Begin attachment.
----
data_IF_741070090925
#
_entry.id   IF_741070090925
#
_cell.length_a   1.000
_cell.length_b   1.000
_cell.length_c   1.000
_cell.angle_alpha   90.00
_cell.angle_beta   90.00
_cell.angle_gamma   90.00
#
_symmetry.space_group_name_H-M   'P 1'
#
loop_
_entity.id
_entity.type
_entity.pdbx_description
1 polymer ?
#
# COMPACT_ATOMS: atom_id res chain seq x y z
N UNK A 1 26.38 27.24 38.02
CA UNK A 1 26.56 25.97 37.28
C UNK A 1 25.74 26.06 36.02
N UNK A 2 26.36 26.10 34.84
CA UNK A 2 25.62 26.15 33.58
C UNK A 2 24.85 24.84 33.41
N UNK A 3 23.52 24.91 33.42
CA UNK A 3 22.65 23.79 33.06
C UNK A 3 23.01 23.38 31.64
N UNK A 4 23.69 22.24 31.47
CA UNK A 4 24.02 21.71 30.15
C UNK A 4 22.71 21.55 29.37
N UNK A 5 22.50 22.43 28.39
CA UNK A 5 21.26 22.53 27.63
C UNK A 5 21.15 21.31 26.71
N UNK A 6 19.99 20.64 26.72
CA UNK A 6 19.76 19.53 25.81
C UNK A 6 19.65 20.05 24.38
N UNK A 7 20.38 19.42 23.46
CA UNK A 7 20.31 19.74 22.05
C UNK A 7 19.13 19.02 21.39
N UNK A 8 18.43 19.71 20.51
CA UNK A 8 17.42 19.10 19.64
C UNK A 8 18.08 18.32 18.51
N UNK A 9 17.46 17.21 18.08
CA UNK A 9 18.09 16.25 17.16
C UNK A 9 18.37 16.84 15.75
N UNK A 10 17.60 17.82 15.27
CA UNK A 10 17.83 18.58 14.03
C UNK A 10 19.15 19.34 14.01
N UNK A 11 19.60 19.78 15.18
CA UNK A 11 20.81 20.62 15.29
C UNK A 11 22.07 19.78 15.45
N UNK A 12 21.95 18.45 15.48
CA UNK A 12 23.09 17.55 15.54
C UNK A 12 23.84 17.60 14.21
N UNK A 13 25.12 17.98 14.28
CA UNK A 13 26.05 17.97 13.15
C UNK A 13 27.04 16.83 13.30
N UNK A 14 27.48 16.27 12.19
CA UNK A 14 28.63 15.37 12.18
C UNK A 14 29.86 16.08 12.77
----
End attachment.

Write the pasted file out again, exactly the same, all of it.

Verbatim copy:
data_IF_741070090925
#
_entry.id   IF_741070090925
#
_cell.length_a   1.000
_cell.length_b   1.000
_cell.length_c   1.000
_cell.angle_alpha   90.00
_cell.angle_beta   90.00
_cell.angle_gamma   90.00
#
_symmetry.space_group_name_H-M   'P 1'
#
loop_
_entity.id
_entity.type
_entity.pdbx_description
1 polymer ?
#
# COMPACT_ATOMS: atom_id res chain seq x y z
N UNK A 1 26.38 27.24 38.02
CA UNK A 1 26.56 25.97 37.28
C UNK A 1 25.74 26.06 36.02
N UNK A 2 26.36 26.10 34.84
CA UNK A 2 25.62 26.15 33.58
C UNK A 2 24.85 24.84 33.41
N UNK A 3 23.52 24.91 33.42
CA UNK A 3 22.65 23.79 33.06
C UNK A 3 23.01 23.38 31.64
N UNK A 4 23.69 22.24 31.47
CA UNK A 4 24.02 21.71 30.15
C UNK A 4 22.71 21.55 29.37
N UNK A 5 22.50 22.43 28.39
CA UNK A 5 21.26 22.53 27.63
C UNK A 5 21.15 21.31 26.71
N UNK A 6 19.99 20.64 26.72
CA UNK A 6 19.76 19.53 25.81
C UNK A 6 19.65 20.05 24.38
N UNK A 7 20.38 19.42 23.46
CA UNK A 7 20.31 19.74 22.05
C UNK A 7 19.13 19.02 21.39
N UNK A 8 18.43 19.71 20.51
CA UNK A 8 17.42 19.10 19.64
C UNK A 8 18.08 18.32 18.51
N UNK A 9 17.46 17.21 18.08
CA UNK A 9 18.09 16.25 17.16
C UNK A 9 18.37 16.84 15.75
N UNK A 10 17.60 17.82 15.27
CA UNK A 10 17.83 18.58 14.03
C UNK A 10 19.15 19.34 14.01
N UNK A 11 19.60 19.78 15.18
CA UNK A 11 20.81 20.62 15.29
C UNK A 11 22.07 19.78 15.45
N UNK A 12 21.95 18.45 15.48
CA UNK A 12 23.09 17.55 15.54
C UNK A 12 23.84 17.60 14.21
N UNK A 13 25.12 17.98 14.28
CA UNK A 13 26.05 17.97 13.15
C UNK A 13 27.04 16.83 13.30
N UNK A 14 27.48 16.27 12.19
CA UNK A 14 28.63 15.37 12.18
C UNK A 14 29.86 16.08 12.77